Gasification – Michael

Gasification?  If you’re like 100% of people out there, you’re probably wondering what, exactly, is gasification?  No, it’s not what happens to the room you’re standing in after you’ve eaten a bunch of burritos (that’s fumigation, a much different process.)  In fact, gasification is a thermochemical conversion process.  During the process, a carbonaceous material (such as biomass, or a fossil fuel) is reacted at a high temperature with a limited amount of oxygen and steam, to produce a substance called synthesis gas.

A European, WW2-era civilian vehicle modified to run on gasified wood. The gasifier is visible as the large, boiler-looking tank on the back of the vehicle.

Synthesis gas (syngas) consists primarily of carbon monoxide, hydrogen, and carbon dioxide.  Depending on the material gasified, there will likely also other trace impurities that need to be removed to produce a high quality syngas stream.  What can you do with syngas?  It’s actually a fuel that can be burned to produce energy, producing carbon dioxide and water (syngas burns just like any other carbon-based fuel.)  Additionally, syngas can be used to produce liquid fuels and petrochemicals through a process called Fischer-Tropsch synthesis.  In this process, syngas is reacted at high temperature and pressure to produce hydrocarbon chemicals chemically identical to the ones derived from oil.

You might think that this sounds advanced, and so gasification must be a new technology.  Actually, it’s been around for a couple centuries.  Originally, gasified wood was used in lanterns to provide lighting.  Also, it was piped through towns to provide energy for heating and cooking, not unlike natural gas today.  Surprisingly, syngas back then was referred to as “town gas.”  More recently, syngas has been used as a transportation fuel.  It was very common in WW2 Europe, where petroleum shortages forced citizens to find other energy sources.  They fueled their cars with”woodgas” by attaching small wood gasifiers to their cars, and running them on syngas.  Woodgas powered cars and tractors are still used today in times of energy crises, or isolated places where the cost of imported energy is very high.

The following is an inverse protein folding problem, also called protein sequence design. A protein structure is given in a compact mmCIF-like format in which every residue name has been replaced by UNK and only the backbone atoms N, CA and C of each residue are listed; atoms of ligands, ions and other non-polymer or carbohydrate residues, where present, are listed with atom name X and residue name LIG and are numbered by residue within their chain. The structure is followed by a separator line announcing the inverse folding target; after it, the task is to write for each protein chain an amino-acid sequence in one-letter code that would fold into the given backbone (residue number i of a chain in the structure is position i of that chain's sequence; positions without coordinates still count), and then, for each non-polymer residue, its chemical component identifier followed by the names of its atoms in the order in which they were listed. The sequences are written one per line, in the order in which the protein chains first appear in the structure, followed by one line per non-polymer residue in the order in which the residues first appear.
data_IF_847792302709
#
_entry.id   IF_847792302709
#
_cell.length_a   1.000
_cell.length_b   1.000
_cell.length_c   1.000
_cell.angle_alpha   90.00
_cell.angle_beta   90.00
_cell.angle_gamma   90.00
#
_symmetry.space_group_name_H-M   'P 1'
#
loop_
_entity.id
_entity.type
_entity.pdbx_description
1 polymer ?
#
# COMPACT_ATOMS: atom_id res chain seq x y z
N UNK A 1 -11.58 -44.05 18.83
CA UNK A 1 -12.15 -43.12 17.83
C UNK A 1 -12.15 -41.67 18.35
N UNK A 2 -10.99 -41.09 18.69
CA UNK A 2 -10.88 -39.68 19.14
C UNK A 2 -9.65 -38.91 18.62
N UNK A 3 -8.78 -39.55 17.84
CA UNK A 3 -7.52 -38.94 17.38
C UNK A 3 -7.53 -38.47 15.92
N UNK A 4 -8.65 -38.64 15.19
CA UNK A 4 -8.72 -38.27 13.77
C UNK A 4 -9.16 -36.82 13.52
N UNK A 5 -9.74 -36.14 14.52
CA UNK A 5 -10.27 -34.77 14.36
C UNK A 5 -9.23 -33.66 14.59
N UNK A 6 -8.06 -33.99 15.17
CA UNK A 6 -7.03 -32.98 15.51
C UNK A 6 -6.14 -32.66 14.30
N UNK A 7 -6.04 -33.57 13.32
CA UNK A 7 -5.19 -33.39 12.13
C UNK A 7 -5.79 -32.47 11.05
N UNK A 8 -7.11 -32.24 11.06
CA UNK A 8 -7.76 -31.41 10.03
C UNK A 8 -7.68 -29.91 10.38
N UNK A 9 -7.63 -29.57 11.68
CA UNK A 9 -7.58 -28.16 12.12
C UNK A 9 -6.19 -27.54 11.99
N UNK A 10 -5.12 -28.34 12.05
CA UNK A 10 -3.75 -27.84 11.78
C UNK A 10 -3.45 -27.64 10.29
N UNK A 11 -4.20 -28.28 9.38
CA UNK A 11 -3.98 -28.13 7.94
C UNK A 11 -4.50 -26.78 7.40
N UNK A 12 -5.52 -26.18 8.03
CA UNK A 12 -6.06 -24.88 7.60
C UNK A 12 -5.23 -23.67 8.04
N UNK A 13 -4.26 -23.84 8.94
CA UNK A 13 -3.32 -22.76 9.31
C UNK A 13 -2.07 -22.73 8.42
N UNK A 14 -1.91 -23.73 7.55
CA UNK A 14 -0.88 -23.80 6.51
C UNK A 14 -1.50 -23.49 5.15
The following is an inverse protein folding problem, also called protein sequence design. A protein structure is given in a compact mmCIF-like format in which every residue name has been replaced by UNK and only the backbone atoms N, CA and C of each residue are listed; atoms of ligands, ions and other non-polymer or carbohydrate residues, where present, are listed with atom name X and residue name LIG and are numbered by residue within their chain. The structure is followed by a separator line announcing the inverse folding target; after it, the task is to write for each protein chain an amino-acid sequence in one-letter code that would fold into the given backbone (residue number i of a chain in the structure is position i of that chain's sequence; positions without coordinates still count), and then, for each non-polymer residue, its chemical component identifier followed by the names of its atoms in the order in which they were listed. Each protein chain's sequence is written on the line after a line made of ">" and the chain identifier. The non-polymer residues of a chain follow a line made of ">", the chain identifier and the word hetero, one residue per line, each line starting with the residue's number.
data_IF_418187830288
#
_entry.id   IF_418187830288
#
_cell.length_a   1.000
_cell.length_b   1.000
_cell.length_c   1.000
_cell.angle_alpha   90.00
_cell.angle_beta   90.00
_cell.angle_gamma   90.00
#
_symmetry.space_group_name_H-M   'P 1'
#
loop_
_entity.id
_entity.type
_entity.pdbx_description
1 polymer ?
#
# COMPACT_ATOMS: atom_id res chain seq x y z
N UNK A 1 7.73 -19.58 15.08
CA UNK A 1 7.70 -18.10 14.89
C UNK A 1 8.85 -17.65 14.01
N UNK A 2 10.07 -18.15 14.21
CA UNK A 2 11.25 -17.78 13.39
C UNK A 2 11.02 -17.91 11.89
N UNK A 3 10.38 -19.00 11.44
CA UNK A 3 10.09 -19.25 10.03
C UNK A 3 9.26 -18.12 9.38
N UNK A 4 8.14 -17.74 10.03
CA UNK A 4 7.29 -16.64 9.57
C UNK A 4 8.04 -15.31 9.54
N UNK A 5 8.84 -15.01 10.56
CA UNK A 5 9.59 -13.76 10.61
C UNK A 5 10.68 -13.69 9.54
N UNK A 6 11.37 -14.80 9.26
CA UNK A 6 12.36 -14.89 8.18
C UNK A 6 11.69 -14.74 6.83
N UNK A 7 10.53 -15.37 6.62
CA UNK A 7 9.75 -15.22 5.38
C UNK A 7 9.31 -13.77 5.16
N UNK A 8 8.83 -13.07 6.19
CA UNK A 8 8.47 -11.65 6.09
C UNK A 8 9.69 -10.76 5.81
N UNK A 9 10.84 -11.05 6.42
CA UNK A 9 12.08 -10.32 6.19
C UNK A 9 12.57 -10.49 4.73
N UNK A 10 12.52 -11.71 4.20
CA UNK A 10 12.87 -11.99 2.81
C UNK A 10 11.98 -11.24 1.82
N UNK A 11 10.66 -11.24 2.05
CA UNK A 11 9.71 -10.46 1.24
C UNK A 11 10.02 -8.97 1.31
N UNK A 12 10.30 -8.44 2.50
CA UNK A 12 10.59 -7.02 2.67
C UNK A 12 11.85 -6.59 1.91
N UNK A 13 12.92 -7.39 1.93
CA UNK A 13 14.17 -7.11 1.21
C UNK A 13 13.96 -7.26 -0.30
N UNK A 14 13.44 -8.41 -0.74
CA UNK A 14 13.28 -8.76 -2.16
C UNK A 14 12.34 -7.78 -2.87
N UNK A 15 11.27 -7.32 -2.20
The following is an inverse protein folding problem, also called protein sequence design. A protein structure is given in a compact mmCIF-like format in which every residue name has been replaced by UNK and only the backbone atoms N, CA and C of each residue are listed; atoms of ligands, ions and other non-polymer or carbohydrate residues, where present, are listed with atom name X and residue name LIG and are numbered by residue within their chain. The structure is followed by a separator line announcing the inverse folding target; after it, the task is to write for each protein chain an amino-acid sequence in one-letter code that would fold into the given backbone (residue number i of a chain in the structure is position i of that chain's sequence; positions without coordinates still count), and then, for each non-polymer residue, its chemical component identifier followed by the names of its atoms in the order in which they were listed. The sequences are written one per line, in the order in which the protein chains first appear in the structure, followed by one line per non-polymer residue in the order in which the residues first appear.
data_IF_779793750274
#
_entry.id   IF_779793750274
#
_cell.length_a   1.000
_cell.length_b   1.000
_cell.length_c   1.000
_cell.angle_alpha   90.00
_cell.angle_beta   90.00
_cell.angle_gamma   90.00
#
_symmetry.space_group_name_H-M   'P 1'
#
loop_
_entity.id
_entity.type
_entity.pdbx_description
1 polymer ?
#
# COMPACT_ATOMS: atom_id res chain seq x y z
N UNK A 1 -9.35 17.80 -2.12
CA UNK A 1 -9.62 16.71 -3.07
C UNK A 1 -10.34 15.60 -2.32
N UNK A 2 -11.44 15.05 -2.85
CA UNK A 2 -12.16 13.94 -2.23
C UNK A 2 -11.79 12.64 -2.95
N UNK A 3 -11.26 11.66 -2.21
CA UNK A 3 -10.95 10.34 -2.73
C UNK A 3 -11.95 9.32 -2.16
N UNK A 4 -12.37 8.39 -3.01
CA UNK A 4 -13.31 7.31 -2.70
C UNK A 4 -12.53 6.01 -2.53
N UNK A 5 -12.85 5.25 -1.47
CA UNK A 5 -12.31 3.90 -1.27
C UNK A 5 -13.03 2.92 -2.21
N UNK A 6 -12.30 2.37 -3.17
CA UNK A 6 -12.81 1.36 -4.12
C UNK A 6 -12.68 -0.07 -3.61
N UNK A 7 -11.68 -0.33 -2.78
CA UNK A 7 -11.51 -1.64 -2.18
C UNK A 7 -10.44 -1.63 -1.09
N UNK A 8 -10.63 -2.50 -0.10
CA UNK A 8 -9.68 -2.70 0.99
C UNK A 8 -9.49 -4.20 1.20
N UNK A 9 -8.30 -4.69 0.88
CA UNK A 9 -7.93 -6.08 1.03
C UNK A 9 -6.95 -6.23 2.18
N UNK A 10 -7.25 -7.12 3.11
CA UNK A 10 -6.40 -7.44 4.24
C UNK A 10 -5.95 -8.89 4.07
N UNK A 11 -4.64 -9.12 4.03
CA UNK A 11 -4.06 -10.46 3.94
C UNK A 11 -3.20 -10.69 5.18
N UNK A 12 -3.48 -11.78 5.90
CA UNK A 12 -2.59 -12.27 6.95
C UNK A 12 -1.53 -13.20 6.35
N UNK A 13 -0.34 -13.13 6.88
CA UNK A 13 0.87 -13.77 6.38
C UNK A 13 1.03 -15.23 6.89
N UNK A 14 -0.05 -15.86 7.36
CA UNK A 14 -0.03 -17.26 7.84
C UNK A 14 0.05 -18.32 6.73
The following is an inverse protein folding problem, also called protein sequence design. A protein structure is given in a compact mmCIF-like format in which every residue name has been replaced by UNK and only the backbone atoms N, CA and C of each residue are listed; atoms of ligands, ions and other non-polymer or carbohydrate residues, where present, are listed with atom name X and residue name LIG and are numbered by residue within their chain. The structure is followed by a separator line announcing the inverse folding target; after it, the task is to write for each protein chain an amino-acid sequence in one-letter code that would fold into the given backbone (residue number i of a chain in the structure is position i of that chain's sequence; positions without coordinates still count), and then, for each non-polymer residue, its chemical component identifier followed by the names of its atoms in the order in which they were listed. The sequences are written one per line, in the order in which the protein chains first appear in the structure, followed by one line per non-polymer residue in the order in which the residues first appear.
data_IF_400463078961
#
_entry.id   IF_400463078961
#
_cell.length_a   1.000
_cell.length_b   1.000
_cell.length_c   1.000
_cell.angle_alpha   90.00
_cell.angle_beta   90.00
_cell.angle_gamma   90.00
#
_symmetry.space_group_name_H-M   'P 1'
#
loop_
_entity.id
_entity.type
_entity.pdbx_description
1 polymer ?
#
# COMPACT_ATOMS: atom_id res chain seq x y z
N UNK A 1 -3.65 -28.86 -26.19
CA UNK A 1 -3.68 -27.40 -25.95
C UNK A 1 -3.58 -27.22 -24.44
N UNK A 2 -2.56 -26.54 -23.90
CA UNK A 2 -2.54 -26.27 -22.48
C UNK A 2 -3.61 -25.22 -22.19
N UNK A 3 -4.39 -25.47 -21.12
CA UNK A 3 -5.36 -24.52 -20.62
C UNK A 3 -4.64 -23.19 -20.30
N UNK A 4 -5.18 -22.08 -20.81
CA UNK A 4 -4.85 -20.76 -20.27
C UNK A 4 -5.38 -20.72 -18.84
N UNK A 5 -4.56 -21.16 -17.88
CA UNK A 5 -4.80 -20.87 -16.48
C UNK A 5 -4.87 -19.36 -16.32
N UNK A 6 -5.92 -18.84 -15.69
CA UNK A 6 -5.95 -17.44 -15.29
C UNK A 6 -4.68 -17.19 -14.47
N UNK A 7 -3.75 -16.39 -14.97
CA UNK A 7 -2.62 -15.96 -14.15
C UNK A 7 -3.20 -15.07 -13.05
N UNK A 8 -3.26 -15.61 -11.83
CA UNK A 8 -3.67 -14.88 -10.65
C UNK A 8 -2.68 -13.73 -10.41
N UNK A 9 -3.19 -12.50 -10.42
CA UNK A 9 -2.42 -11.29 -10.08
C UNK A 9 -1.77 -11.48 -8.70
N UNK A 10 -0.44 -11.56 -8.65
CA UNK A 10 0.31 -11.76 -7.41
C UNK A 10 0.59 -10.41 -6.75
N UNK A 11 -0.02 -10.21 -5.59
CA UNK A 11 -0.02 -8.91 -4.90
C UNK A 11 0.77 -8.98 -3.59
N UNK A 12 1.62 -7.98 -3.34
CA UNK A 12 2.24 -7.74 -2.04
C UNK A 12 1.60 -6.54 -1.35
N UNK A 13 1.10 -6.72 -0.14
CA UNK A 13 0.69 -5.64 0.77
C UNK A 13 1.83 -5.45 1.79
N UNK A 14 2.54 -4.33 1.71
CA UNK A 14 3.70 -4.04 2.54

TEP IGCC Power Plant

The IGCC power plant in Tampa, Florida, operated by Tampa Electric Power. Here, syngas derived from gasified coal is burned in gas-turbine engines to generate electricity. No carbon storage capabilities have yet been added to the facility.

Gasification is likely to play a big role in our power plants in the future.  “Clean Coal” power plants use a system called Integrated Gasification Combined Cycle (IGCC.)  In IGCC, the pulverized coal is first gasified to produce syngas.  Water is added to the syngas so that instead of CO, H2, and CO2, the gas stream is hydrogen gas and CO2.  The CO2 is then separated and stored underground, avoiding the release of large amounts of CO2 associated with coal energy.

 

Sources

1.)http://biglicknews.blogspot.com/2012/02/wood-gas-vehicles-firewood-in-fuel-tank.html

2.)http://www.netl.doe.gov/technologies/coalpower/gasification/pubs/photo.html

3.)http://www.energy.siemens.com/br/en/power-generation/power-plants/integrated-gasification-combined-cycle/integrated-gasification-combined-cycle.htm

4.)http://www.ge-energy.com/products_and_services/products/gasification/integrated_gasification_combined_cycle.jsp

 

 

One response to “Gasification – Michael

  1. That is a very well stated summary of an incredibly complicated process. What are the required market prices to make such syngas a viable alternative to traditional hydrocarbon fuels in use today?

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